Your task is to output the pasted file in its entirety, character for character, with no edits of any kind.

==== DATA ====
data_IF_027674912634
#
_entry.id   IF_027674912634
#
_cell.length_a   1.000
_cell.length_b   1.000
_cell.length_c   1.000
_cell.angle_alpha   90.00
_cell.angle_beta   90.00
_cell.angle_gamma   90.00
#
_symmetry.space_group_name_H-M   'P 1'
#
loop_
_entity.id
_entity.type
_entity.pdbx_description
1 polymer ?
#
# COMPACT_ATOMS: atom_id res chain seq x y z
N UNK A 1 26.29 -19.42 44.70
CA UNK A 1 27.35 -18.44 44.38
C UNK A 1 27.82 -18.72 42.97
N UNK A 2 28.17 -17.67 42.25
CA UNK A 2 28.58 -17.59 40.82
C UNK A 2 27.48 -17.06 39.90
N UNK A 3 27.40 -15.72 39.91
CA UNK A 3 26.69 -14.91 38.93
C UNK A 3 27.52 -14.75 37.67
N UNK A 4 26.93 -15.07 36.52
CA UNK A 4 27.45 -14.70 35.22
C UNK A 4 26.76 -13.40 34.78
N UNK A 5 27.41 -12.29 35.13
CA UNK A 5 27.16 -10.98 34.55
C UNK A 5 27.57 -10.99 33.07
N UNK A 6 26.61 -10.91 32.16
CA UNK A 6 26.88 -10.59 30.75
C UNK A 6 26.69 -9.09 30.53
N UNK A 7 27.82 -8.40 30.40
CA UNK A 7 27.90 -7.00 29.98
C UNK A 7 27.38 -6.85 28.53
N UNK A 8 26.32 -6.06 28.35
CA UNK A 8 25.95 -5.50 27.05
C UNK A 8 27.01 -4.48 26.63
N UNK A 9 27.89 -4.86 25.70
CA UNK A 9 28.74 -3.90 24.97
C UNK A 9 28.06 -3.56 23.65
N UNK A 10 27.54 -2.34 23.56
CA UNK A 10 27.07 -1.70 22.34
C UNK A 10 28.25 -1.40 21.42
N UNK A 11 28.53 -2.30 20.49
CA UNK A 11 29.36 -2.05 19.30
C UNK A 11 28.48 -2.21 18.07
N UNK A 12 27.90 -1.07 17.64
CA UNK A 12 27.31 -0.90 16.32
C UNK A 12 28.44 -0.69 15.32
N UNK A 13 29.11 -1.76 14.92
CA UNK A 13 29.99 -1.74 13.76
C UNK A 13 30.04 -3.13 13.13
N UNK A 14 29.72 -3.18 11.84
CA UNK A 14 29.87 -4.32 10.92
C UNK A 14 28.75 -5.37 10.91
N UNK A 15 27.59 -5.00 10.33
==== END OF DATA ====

data_IF_027674912634
#
_entry.id   IF_027674912634
#
_cell.length_a   1.000
_cell.length_b   1.000
_cell.length_c   1.000
_cell.angle_alpha   90.00
_cell.angle_beta   90.00
_cell.angle_gamma   90.00
#
_symmetry.space_group_name_H-M   'P 1'
#
loop_
_entity.id
_entity.type
_entity.pdbx_description
1 polymer ?
#
# COMPACT_ATOMS: atom_id res chain seq x y z
N UNK A 1 26.29 -19.42 44.70
CA UNK A 1 27.35 -18.44 44.38
C UNK A 1 27.82 -18.72 42.97
N UNK A 2 28.17 -17.67 42.25
CA UNK A 2 28.58 -17.59 40.82
C UNK A 2 27.48 -17.06 39.90
N UNK A 3 27.40 -15.72 39.91
CA UNK A 3 26.69 -14.91 38.93
C UNK A 3 27.52 -14.75 37.67
N UNK A 4 26.93 -15.07 36.52
CA UNK A 4 27.45 -14.70 35.22
C UNK A 4 26.76 -13.40 34.78
N UNK A 5 27.41 -12.29 35.13
CA UNK A 5 27.16 -10.98 34.55
C UNK A 5 27.57 -10.99 33.07
N UNK A 6 26.61 -10.91 32.16
CA UNK A 6 26.88 -10.59 30.75
C UNK A 6 26.69 -9.09 30.53
N UNK A 7 27.82 -8.40 30.40
CA UNK A 7 27.90 -7.00 29.98
C UNK A 7 27.38 -6.85 28.53
N UNK A 8 26.32 -6.06 28.35
CA UNK A 8 25.95 -5.50 27.05
C UNK A 8 27.01 -4.48 26.63
N UNK A 9 27.89 -4.86 25.70
CA UNK A 9 28.74 -3.90 24.97
C UNK A 9 28.06 -3.56 23.65
N UNK A 10 27.54 -2.34 23.56
CA UNK A 10 27.07 -1.70 22.34
C UNK A 10 28.25 -1.40 21.42
N UNK A 11 28.53 -2.30 20.49
CA UNK A 11 29.36 -2.05 19.30
C UNK A 11 28.48 -2.21 18.07
N UNK A 12 27.90 -1.07 17.64
CA UNK A 12 27.31 -0.90 16.32
C UNK A 12 28.44 -0.69 15.32
N UNK A 13 29.11 -1.76 14.92
CA UNK A 13 29.99 -1.74 13.76
C UNK A 13 30.04 -3.13 13.13
N UNK A 14 29.72 -3.18 11.84
CA UNK A 14 29.87 -4.32 10.92
C UNK A 14 28.75 -5.37 10.91
N UNK A 15 27.59 -5.00 10.33